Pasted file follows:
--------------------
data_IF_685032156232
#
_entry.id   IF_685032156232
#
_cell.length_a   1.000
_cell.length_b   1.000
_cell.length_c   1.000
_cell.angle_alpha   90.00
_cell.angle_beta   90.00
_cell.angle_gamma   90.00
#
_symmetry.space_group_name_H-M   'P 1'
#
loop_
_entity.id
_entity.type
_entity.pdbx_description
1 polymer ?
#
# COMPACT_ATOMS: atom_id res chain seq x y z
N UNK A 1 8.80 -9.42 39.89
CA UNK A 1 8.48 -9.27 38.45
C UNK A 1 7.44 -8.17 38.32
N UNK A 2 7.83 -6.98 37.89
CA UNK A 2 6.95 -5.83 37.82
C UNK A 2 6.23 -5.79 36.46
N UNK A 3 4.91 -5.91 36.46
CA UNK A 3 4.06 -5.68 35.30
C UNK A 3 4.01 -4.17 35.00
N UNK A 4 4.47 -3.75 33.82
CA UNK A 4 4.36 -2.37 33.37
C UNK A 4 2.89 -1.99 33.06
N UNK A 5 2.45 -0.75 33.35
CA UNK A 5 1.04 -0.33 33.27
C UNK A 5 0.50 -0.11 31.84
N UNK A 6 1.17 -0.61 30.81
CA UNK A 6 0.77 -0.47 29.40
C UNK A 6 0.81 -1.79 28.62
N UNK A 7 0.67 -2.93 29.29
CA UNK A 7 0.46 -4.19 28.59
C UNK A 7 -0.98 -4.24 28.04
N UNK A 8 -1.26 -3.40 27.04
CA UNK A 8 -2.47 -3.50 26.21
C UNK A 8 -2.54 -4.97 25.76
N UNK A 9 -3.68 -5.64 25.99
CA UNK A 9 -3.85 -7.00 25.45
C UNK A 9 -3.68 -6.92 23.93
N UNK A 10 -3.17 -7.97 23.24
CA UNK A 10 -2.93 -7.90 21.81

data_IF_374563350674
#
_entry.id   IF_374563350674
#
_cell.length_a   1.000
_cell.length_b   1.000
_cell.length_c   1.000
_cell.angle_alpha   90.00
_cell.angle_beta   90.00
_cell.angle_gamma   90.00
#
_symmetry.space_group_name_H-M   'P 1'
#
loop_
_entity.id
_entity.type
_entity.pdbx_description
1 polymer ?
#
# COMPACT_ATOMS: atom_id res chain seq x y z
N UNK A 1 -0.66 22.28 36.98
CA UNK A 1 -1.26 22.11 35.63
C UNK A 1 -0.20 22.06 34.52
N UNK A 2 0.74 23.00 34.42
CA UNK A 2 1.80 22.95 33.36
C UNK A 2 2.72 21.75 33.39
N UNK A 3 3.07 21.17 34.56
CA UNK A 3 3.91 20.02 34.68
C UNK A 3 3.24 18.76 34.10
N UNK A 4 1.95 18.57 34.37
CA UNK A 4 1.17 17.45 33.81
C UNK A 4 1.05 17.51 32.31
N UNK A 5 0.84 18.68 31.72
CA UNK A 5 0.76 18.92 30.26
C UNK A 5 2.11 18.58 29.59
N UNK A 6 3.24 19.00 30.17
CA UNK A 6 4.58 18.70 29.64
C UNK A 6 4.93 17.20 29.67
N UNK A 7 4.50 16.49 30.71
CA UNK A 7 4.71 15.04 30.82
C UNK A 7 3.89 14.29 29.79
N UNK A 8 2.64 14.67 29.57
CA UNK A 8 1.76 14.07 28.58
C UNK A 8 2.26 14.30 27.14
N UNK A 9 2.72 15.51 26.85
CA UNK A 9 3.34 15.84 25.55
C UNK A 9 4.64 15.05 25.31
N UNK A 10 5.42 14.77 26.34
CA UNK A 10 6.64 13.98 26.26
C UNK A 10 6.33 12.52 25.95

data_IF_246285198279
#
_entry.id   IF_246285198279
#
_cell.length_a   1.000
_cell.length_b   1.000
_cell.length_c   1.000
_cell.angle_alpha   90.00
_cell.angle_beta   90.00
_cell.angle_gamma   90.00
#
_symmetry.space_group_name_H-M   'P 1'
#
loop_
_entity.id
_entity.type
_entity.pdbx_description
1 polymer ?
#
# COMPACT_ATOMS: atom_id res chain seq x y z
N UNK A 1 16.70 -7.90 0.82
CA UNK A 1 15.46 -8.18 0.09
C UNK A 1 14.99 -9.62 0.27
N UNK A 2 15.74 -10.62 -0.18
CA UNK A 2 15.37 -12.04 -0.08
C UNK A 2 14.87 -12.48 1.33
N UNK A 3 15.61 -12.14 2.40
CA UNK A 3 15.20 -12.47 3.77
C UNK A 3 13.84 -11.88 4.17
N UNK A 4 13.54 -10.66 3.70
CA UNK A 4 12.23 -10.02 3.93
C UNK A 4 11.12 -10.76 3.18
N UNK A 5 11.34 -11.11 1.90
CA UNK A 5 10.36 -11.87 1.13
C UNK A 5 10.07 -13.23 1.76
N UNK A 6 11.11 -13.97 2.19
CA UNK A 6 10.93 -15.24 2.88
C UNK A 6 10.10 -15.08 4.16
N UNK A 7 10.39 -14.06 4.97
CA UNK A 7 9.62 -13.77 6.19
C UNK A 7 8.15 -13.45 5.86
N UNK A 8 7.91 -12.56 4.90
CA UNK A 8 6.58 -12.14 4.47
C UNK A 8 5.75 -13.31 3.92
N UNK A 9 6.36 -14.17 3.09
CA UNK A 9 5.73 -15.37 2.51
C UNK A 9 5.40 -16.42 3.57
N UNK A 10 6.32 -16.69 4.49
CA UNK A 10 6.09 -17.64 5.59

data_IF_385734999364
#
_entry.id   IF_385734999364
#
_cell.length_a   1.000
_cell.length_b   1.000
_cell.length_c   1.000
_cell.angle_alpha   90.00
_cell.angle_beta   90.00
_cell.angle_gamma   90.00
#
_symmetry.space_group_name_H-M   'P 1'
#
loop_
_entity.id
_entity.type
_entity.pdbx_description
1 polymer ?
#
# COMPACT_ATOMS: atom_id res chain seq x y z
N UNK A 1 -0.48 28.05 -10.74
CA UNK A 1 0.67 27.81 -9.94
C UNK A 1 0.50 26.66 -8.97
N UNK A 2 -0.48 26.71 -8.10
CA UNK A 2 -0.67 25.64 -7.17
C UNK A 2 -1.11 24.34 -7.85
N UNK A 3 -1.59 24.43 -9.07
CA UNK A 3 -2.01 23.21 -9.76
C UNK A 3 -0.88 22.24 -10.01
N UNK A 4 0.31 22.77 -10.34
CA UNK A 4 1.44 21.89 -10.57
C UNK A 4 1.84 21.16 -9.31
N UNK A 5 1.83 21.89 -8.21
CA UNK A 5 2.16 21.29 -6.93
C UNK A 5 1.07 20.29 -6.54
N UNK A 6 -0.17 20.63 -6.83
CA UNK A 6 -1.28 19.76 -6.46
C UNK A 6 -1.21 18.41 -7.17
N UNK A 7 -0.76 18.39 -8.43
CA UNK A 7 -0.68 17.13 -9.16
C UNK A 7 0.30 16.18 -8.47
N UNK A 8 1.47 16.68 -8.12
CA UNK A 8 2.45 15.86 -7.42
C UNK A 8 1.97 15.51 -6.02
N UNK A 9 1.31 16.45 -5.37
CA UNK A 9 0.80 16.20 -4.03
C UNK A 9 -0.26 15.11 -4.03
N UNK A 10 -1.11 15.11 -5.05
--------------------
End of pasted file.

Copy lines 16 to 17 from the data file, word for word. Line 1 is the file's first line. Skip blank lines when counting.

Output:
_entity.type
_entity.pdbx_description